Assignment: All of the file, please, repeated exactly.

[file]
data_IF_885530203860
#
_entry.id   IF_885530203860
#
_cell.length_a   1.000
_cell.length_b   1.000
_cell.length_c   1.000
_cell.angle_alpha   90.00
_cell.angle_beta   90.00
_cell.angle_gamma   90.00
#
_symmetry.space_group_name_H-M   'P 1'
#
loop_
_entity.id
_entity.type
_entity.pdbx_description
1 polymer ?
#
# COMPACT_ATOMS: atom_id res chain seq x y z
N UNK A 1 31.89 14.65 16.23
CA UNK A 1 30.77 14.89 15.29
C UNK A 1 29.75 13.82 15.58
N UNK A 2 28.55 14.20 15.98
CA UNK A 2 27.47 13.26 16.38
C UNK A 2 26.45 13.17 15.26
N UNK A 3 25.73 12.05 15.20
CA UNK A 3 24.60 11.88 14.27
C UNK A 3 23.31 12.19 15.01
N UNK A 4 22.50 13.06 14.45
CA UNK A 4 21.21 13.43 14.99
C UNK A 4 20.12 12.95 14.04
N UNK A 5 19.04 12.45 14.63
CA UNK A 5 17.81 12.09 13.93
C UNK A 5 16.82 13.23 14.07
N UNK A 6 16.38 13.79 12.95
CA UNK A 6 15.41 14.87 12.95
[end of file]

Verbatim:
data_IF_885530203860
#
_entry.id   IF_885530203860
#
_cell.length_a   1.000
_cell.length_b   1.000
_cell.length_c   1.000
_cell.angle_alpha   90.00
_cell.angle_beta   90.00
_cell.angle_gamma   90.00
#
_symmetry.space_group_name_H-M   'P 1'
#
loop_
_entity.id
_entity.type
_entity.pdbx_description
1 polymer ?
#
# COMPACT_ATOMS: atom_id res chain seq x y z
N UNK A 1 31.89 14.65 16.23
CA UNK A 1 30.77 14.89 15.29
C UNK A 1 29.75 13.82 15.58
N UNK A 2 28.55 14.20 15.98
CA UNK A 2 27.47 13.26 16.38
C UNK A 2 26.45 13.17 15.26
N UNK A 3 25.73 12.05 15.20
CA UNK A 3 24.60 11.88 14.27
C UNK A 3 23.31 12.19 15.01
N UNK A 4 22.50 13.06 14.45
CA UNK A 4 21.21 13.43 14.99
C UNK A 4 20.12 12.95 14.04
N UNK A 5 19.04 12.45 14.63
CA UNK A 5 17.81 12.09 13.93
C UNK A 5 16.82 13.23 14.07
N UNK A 6 16.38 13.79 12.95
CA UNK A 6 15.41 14.87 12.95